Dodd greets a supporter in Davenport, Iowa earlier this month.
(CNN)–Senator Christopher Dodd disagrees with the classification of presidential candidates in various tiers of competition for the party nomination. "Celebrity and money are not going to decide this race," the Democrat from Connecticut said. "And people I think take offense at it in these early primary and caucus states. They want to hear you, they want to see you."
Dodd made his comments Saturday to reporters in Salt Lake City, Utah, following his address to the Utah Democratic state convention. He took issue with a question on how he planned to compete with fellow candidates who have raised more money for their campaigns.
"The jury is still very out on this, and the question starting to be asked is who is prepared to be president, not just whether you are well known or have a larger war chest than someone else," he said. "As that question gets asked more and more, I feel more and more confident we can win these caucuses and primaries."
When asked if he had any reaction to the private comments between rivals Senator Hillary Clinton, and John Edwards discussing how to thin out the number of candidates participating in presidential debates, he offered, "I'd remind them the mic is always on."
- CNN Political Desk Editor Jamie Crawford
Brownback is making social issues a centerpiece of his campaign.
DES MOINES, Iowa (CNN) - Republican presidential candidate Sam Brownback kicked off a three-day series of events in Iowa on Friday with Bobby Schindler, the brother of the late Terri Schiavo, whose death sparked controversy over a person's right to choose to die.
At a campaign stop in West Des Moines Saturday, the Republican senator from Kansas said the name for the "Pro-life, Whole-life" tour was created because it "applies to everybody at every stage in life."
"It's about life in the womb being sacred, unique, the child of a living God, but it also applies to Terry Schiavo's situation," Brownback said.
He emphasized that the best way to change the current situation surrounding pro-life issues on all fronts is to appoint judges who have similar ideals.
"We are one justice away from overturning Roe v. Wade," Brownback said. "I want to be the president that appoints that justice so that we can end this...It's a fight we're ultimately going to win because we're right."
The two Democratic presidential hopefuls had an unscripted moment Thursday at the conclusion of the NAACP candidate forum where they were overheard talking about how to thin out the number of candidates participating in these presidential events.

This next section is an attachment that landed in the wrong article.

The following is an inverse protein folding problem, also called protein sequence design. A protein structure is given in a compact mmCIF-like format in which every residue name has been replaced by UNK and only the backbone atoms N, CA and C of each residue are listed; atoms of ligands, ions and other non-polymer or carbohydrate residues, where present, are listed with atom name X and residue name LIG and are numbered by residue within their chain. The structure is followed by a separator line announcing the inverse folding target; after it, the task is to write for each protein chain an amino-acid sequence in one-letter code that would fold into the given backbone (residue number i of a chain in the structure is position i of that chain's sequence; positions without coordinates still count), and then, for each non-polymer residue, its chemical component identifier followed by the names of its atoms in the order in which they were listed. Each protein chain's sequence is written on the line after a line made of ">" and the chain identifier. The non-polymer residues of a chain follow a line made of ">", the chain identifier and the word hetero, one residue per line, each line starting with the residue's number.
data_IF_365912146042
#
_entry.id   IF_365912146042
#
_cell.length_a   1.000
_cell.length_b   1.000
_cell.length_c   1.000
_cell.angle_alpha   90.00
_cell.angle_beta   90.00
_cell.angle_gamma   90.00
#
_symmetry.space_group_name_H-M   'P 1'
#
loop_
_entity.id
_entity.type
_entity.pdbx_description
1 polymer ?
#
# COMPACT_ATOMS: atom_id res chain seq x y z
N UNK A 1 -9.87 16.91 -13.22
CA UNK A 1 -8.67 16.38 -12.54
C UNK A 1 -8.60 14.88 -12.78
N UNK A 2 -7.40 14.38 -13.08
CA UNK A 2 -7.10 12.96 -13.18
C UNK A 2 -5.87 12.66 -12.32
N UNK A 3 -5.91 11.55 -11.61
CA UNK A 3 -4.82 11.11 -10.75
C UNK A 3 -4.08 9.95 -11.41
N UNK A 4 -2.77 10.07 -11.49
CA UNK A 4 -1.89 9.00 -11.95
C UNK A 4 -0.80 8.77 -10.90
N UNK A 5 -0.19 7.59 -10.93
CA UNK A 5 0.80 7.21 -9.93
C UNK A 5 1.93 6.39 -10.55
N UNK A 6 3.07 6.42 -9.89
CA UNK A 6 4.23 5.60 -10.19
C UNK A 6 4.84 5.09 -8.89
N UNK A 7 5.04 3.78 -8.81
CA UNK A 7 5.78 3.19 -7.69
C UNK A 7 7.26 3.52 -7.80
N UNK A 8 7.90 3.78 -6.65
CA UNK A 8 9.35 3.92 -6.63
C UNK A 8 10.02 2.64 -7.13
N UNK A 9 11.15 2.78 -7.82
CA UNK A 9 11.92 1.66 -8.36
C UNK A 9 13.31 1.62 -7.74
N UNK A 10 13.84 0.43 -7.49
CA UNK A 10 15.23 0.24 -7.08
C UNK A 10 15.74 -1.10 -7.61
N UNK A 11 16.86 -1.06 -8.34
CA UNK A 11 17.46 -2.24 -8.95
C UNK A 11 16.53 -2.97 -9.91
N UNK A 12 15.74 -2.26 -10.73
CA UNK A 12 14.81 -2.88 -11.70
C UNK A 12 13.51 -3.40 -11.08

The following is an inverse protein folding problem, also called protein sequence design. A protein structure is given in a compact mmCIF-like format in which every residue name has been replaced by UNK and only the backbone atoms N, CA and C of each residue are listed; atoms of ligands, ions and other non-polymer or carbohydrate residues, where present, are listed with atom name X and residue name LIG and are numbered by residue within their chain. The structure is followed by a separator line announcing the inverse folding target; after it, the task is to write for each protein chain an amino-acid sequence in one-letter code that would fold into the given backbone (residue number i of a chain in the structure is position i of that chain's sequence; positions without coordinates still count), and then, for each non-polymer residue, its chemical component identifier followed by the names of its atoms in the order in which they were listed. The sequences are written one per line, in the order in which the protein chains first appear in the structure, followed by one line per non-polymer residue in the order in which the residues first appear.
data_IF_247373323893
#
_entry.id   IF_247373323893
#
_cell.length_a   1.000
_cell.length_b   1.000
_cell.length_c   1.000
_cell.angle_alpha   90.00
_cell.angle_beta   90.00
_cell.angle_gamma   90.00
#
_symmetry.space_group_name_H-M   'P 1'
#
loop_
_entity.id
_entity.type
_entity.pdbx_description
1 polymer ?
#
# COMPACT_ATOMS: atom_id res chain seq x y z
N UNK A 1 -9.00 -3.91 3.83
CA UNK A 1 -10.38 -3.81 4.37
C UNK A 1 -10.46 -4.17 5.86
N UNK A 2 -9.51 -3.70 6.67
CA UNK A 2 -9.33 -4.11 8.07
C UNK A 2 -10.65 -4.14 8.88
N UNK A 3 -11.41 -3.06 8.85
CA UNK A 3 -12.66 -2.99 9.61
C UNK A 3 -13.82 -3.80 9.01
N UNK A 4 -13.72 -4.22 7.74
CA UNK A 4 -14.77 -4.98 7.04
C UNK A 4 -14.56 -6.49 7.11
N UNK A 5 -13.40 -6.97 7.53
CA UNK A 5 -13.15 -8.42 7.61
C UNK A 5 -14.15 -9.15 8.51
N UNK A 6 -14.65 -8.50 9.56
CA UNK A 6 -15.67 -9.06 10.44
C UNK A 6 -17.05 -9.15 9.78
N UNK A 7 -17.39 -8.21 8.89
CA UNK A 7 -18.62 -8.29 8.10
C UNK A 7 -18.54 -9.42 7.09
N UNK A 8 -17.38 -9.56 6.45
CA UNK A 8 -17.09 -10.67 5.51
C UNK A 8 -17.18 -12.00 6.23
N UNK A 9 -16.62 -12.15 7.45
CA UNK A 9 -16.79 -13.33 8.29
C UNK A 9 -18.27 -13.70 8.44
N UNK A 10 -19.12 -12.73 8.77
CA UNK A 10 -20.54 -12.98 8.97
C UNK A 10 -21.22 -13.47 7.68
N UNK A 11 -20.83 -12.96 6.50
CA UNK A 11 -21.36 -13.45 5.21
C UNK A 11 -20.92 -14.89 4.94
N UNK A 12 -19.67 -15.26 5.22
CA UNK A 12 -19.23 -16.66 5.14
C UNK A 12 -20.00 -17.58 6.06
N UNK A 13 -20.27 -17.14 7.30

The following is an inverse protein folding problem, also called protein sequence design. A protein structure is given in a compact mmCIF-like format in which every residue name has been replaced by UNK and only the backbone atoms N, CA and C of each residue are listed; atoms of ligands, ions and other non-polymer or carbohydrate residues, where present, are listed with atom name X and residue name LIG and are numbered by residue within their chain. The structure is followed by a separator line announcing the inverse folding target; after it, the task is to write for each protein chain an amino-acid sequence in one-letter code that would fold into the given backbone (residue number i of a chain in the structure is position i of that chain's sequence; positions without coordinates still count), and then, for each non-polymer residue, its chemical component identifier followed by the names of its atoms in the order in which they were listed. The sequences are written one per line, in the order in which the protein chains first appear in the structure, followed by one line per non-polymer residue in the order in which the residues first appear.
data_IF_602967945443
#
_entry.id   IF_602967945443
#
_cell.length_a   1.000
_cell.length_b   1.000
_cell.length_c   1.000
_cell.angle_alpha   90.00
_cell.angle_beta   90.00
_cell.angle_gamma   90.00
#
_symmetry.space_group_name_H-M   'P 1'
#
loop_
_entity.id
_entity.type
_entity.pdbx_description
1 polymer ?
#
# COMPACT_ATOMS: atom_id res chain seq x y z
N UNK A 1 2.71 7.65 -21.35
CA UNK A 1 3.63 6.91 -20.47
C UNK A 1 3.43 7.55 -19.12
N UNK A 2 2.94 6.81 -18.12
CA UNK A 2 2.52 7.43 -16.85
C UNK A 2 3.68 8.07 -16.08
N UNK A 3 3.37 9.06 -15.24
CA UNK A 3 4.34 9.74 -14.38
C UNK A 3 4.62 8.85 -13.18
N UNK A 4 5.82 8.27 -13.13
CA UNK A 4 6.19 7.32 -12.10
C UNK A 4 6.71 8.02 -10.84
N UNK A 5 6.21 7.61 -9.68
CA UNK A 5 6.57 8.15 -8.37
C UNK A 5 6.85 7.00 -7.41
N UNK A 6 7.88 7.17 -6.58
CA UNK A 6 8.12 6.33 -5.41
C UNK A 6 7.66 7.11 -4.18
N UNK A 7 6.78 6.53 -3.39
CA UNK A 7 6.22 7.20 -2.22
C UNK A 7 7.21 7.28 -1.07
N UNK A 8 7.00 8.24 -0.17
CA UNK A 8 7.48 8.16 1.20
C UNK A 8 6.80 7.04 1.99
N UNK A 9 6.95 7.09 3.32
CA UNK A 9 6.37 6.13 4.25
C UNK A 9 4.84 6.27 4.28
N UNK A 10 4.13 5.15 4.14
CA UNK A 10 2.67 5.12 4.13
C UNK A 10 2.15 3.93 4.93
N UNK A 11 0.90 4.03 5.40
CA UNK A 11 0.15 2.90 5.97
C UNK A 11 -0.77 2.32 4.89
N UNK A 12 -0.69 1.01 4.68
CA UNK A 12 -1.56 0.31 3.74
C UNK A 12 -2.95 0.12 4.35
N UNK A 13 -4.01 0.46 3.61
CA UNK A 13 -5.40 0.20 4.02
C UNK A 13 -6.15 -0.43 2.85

At the conclusion of the forum, Edwards approached Clinton on stage to talk, and the two expressed frustration over the number of candidates in the debate forum and the time allotted for answers.
The open microphone caught the following exchange:
Clinton: "We've got to talk, because they are just being trivialized."
Edwards: "They are not serious."
Clinton: “I think there was an effort by our campaigns to do that. That got somehow detoured. We got to get back to it, because that's all we're going to do."
Clinton: "Our guys should talk."
While Clinton and Edwards did not specifically mention any candidate by name, Rep. Dennis Kucinich, D-Ohio, posted a scathing statement on his website condemning his two rivals for the Democratic presidential nomination.
“Candidates, no matter how important or influential they perceive themselves to be, do not have and should not have the power to determine who is allowed to speak to the American public and who is not,” Kucinich said. “Imperial candidates are as repugnant to the American people and to our Democracy as an imperial President.”
Eric Schultz, a spokesman for Edwards’ presidential campaign, said the former North Carolina senator was not suggesting excluding candidates, but instead is proposing to “break up the field into smaller groups for real debates.”
McCain campaigned in New Hampshire Saturday.
(CNN)–Capping off a week of challenging news for his presidential campaign, Senator John McCain seemed somewhat unfazed by all the developments. "I've had tough times in my life. This is a day at the beach compared to some others," the Republican from Arizona, and former prisoner of war said at a campaign stop Saturday.
After the departure of several key staff members, and disappointing second quarter fund raising numbers, it was also revealed that the campaign only had $2 million in the bank, but he also has nearly two million in debts. Still, after raising more than $20 in the first six months of the year, McCain still expressed confidence in the viability of his campaign.